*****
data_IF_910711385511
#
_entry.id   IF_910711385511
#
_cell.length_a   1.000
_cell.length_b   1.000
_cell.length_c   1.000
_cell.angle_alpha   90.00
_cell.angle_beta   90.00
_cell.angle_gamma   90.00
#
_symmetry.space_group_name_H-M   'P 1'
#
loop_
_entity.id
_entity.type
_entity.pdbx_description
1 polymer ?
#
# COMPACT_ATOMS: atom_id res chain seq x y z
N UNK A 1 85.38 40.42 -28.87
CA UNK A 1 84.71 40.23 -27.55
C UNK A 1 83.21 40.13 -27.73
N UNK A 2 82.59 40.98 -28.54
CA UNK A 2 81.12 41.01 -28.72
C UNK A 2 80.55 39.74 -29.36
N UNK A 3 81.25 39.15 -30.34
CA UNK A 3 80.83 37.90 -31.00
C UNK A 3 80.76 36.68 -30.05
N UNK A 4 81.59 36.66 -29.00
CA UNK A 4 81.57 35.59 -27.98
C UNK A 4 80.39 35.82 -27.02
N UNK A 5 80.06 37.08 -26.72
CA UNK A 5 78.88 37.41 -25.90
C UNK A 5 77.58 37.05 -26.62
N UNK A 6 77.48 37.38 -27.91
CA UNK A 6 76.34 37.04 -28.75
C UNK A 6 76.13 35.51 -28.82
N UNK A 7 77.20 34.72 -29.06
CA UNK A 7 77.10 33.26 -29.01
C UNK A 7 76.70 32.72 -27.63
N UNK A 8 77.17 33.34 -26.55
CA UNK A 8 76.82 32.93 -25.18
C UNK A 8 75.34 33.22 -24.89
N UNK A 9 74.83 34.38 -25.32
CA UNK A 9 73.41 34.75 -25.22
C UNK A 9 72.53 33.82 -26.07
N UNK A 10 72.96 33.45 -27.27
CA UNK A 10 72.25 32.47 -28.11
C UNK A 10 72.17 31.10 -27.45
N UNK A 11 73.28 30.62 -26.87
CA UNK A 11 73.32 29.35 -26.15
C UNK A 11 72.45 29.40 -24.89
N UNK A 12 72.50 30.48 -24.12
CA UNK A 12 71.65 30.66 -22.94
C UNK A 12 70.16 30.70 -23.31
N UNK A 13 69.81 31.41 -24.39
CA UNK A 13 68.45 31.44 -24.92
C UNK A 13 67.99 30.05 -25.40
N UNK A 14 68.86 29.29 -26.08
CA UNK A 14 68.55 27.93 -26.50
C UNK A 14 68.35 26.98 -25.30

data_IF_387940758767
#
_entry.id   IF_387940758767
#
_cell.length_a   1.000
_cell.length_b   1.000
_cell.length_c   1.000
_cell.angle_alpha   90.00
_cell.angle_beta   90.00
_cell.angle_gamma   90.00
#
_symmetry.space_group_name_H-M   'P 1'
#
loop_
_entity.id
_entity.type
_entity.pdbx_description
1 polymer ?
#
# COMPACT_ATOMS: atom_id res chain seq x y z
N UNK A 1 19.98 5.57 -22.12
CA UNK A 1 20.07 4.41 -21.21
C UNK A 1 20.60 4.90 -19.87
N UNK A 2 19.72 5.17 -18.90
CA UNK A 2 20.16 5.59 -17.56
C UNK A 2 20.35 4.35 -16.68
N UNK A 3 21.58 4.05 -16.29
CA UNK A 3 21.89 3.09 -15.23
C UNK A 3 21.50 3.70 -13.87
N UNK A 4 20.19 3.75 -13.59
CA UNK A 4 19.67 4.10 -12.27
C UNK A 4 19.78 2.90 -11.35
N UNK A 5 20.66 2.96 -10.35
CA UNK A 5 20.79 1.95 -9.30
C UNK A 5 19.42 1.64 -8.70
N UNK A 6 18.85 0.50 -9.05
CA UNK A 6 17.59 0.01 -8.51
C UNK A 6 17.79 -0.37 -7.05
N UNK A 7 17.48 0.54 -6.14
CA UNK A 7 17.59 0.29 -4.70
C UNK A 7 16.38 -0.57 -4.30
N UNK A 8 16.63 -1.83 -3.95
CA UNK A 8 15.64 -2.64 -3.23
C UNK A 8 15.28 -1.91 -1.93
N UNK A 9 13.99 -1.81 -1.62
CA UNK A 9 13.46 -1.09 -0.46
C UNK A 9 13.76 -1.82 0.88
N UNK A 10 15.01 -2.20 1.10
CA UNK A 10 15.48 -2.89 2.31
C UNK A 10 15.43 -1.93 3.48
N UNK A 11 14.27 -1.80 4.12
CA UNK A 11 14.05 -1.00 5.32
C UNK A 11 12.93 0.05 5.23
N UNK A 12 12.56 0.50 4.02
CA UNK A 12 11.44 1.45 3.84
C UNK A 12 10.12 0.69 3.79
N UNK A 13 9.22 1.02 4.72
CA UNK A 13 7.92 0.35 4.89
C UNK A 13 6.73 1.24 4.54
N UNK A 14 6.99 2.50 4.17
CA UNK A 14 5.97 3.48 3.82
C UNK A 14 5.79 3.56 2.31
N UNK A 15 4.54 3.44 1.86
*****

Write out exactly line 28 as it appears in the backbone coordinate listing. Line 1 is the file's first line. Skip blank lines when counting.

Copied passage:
CA UNK A 3 80.83 37.90 -31.00